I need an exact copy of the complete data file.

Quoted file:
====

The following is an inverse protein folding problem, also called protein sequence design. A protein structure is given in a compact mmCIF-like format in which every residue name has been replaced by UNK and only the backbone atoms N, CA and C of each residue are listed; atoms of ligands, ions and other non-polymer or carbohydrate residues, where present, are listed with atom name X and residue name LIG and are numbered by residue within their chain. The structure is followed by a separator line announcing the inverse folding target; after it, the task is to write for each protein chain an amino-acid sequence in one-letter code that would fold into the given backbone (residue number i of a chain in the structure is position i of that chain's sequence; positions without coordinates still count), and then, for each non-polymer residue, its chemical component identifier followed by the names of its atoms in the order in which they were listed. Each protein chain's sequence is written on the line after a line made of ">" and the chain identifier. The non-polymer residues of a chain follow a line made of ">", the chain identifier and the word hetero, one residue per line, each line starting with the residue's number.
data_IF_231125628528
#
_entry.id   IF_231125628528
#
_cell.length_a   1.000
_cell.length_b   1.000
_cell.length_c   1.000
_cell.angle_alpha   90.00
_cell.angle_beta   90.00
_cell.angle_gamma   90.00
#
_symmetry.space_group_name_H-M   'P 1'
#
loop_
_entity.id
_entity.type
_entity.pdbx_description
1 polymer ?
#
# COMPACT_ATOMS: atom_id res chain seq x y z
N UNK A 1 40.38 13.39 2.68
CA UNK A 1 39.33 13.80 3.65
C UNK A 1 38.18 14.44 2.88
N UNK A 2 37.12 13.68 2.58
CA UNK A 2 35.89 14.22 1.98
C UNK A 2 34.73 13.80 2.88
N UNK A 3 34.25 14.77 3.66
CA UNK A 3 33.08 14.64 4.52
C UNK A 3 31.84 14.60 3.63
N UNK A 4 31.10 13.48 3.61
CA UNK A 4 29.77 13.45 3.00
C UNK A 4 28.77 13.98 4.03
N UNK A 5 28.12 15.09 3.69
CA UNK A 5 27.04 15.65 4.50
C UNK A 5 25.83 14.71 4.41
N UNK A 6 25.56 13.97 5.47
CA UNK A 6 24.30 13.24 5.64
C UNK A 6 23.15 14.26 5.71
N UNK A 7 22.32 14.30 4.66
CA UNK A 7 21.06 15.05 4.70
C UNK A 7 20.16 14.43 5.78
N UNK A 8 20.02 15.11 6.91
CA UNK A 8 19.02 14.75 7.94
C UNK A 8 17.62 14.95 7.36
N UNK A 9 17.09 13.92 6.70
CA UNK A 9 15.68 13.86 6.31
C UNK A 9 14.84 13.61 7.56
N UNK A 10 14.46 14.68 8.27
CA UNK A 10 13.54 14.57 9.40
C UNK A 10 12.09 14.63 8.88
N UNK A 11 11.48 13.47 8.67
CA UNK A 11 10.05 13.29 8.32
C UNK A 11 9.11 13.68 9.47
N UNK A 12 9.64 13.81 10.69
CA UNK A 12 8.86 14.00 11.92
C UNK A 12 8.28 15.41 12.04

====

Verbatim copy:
The following is an inverse protein folding problem, also called protein sequence design. A protein structure is given in a compact mmCIF-like format in which every residue name has been replaced by UNK and only the backbone atoms N, CA and C of each residue are listed; atoms of ligands, ions and other non-polymer or carbohydrate residues, where present, are listed with atom name X and residue name LIG and are numbered by residue within their chain. The structure is followed by a separator line announcing the inverse folding target; after it, the task is to write for each protein chain an amino-acid sequence in one-letter code that would fold into the given backbone (residue number i of a chain in the structure is position i of that chain's sequence; positions without coordinates still count), and then, for each non-polymer residue, its chemical component identifier followed by the names of its atoms in the order in which they were listed. Each protein chain's sequence is written on the line after a line made of ">" and the chain identifier. The non-polymer residues of a chain follow a line made of ">", the chain identifier and the word hetero, one residue per line, each line starting with the residue's number.
data_IF_231125628528
#
_entry.id   IF_231125628528
#
_cell.length_a   1.000
_cell.length_b   1.000
_cell.length_c   1.000
_cell.angle_alpha   90.00
_cell.angle_beta   90.00
_cell.angle_gamma   90.00
#
_symmetry.space_group_name_H-M   'P 1'
#
loop_
_entity.id
_entity.type
_entity.pdbx_description
1 polymer ?
#
# COMPACT_ATOMS: atom_id res chain seq x y z
N UNK A 1 40.38 13.39 2.68
CA UNK A 1 39.33 13.80 3.65
C UNK A 1 38.18 14.44 2.88
N UNK A 2 37.12 13.68 2.58
CA UNK A 2 35.89 14.22 1.98
C UNK A 2 34.73 13.80 2.88
N UNK A 3 34.25 14.77 3.66
CA UNK A 3 33.08 14.64 4.52
C UNK A 3 31.84 14.60 3.63
N UNK A 4 31.10 13.48 3.61
CA UNK A 4 29.77 13.45 3.00
C UNK A 4 28.77 13.98 4.03
N UNK A 5 28.12 15.09 3.69
CA UNK A 5 27.04 15.65 4.50
C UNK A 5 25.83 14.71 4.41
N UNK A 6 25.56 13.97 5.47
CA UNK A 6 24.30 13.24 5.64
C UNK A 6 23.15 14.26 5.71
N UNK A 7 22.32 14.30 4.66
CA UNK A 7 21.06 15.05 4.70
C UNK A 7 20.16 14.43 5.78
N UNK A 8 20.02 15.11 6.91
CA UNK A 8 19.02 14.75 7.94
C UNK A 8 17.62 14.95 7.36
N UNK A 9 17.09 13.92 6.70
CA UNK A 9 15.68 13.86 6.31
C UNK A 9 14.84 13.61 7.56
N UNK A 10 14.46 14.68 8.27
CA UNK A 10 13.54 14.57 9.40
C UNK A 10 12.09 14.63 8.88
N UNK A 11 11.48 13.47 8.67
CA UNK A 11 10.05 13.29 8.32
C UNK A 11 9.11 13.68 9.47
N UNK A 12 9.64 13.81 10.69
CA UNK A 12 8.86 14.00 11.92
C UNK A 12 8.28 15.41 12.04